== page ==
One punnet of strawberries, eight fantastic ways to use them, from cake to ketchup
There’s more to strawberries than cream and sugar. Try tomatoes, avocados, even harissa
Strawberry tart: brushing the top with jam gives a high-gloss, professional-looking finish. Photograph: iStock/Getty
If you are not going to get out there and pick strawberries, the least you can do is eat them. This part of the world could be facing a bit of a strawberry glut, thanks to the cancellation of hundreds, if not thousands, of weddings and summer parties. As civic duties go, eating loads of strawberries isn’t that taxing, but they won’t sit around waiting for you to come up with new ways to serve them. Here are eight delicious ideas to help you manage your personal stockpile.
Maceration is step number one in a lot of the recipes below. At its simplest, macerating consists of hulling and halving a quantity of strawberries, tossing them in a bowl with a couple of tablespoons of sugar, then leaving them to sit in the fridge for half an hour or so – but not long enough for them to turn into mush (meaning not overnight). Additions to the basic formula may include juice (orange or lemon), balsamic vinegar or alcohol.
CAKES AND TARTS
A basic strawberry tart, however, requires no maceration. You just make – or otherwise obtain – a shortcrust pastry case, fill it with whipped cream or pastry cream (I have had some success with this fail-safe YouTube tutorial, by Thomas Joseph) and sink sliced strawberries into the top in an orderly spiral. You can get very fussy about sizing fruit for a neat look or, alternatively, not bother.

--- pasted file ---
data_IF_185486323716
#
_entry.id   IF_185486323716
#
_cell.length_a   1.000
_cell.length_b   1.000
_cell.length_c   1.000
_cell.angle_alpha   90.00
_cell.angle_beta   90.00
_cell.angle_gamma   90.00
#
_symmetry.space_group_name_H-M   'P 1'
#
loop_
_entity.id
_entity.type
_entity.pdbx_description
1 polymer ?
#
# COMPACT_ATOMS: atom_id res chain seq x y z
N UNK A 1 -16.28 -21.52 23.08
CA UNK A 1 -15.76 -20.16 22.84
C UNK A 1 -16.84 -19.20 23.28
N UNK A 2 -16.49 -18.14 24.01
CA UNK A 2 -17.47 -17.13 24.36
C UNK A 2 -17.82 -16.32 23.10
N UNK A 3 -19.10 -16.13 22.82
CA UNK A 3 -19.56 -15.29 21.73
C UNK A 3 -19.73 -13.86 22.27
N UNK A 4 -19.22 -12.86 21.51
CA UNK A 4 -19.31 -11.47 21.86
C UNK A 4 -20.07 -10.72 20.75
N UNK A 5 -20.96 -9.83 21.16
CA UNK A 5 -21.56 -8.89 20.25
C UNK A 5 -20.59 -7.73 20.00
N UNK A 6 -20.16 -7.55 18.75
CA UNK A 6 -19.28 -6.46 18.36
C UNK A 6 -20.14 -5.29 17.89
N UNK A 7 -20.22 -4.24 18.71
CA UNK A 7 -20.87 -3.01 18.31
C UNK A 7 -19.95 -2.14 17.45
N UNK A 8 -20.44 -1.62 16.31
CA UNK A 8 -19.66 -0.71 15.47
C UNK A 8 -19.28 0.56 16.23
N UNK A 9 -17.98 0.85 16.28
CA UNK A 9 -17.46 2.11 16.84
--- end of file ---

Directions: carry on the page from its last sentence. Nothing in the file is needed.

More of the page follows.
Felicity Cloake’s strawberry tart is slightly more sophisticated, in that you have to be the sort of person who has rosewater to hand, but it is no more difficult to produce. It also contains a handy recipe-within-a-recipe, for an incredibly useful no-roll shortcrust pastry: you just press the mixture into the tin with the base of a cup.
Yotam Ottolenghi’s strawberry and basil tart has an intriguing combination of strawberries, pistachios and basil-infused pastry cream. It also calls, thankfully, for store-bought puff pastry. Life may not be too short to make your own puff pastry, but the Irish summer definitely is.
Felicity Cloake’s strawberry tart
Preparation: 10-15 minutes; chill: 15 minutes; cook: 1 hour; set: 30 minutes
For the pastry
110g cold butter
200g plain flour
65g caster sugar
¼tsp fine salt
For the filling
200ml whipping cream
2tsp icing sugar
½-2tsp rosewater, to taste (optional)
200g thick whole-milk yogurt
About 500g ripe strawberries
4tbsp redcurrant jelly, or other smooth jam (optional)
1. Make the pastry
You could use 375g ready-made sweet shortcrust here, but this is so easy it’s very little extra effort than shop-bought. Dice the butter and put it in a food processor with the flour, sugar and salt, and pulse for about a minute, until the mix resembles damp sand. Alternatively, put everything in a bowl and rub in the butter with your fingertips.
2. Line the tin
Tip the pastry crumbs into a loose-bottomed, shallow, 25cm tart tin, then spread out to cover the base and bank them up around the sides. Press the crumbs with the base of a glass until you have a solid pastry case, working the crumbs up the edges as well, so the whole tin is evenly coated. Pop it into the freezer and chill for 15 minutes, until firm.
3. Bake the case
Meanwhile, heat the oven to 180 Celsius/gas 4. Take the tin out of the freezer, prick the base all over with a fork, then bake for about 20-25 minutes, until crisp and lightly golden all over. Keep an eye on it towards the end of the cooking time, because overcooked pastry tends to crumble once filled.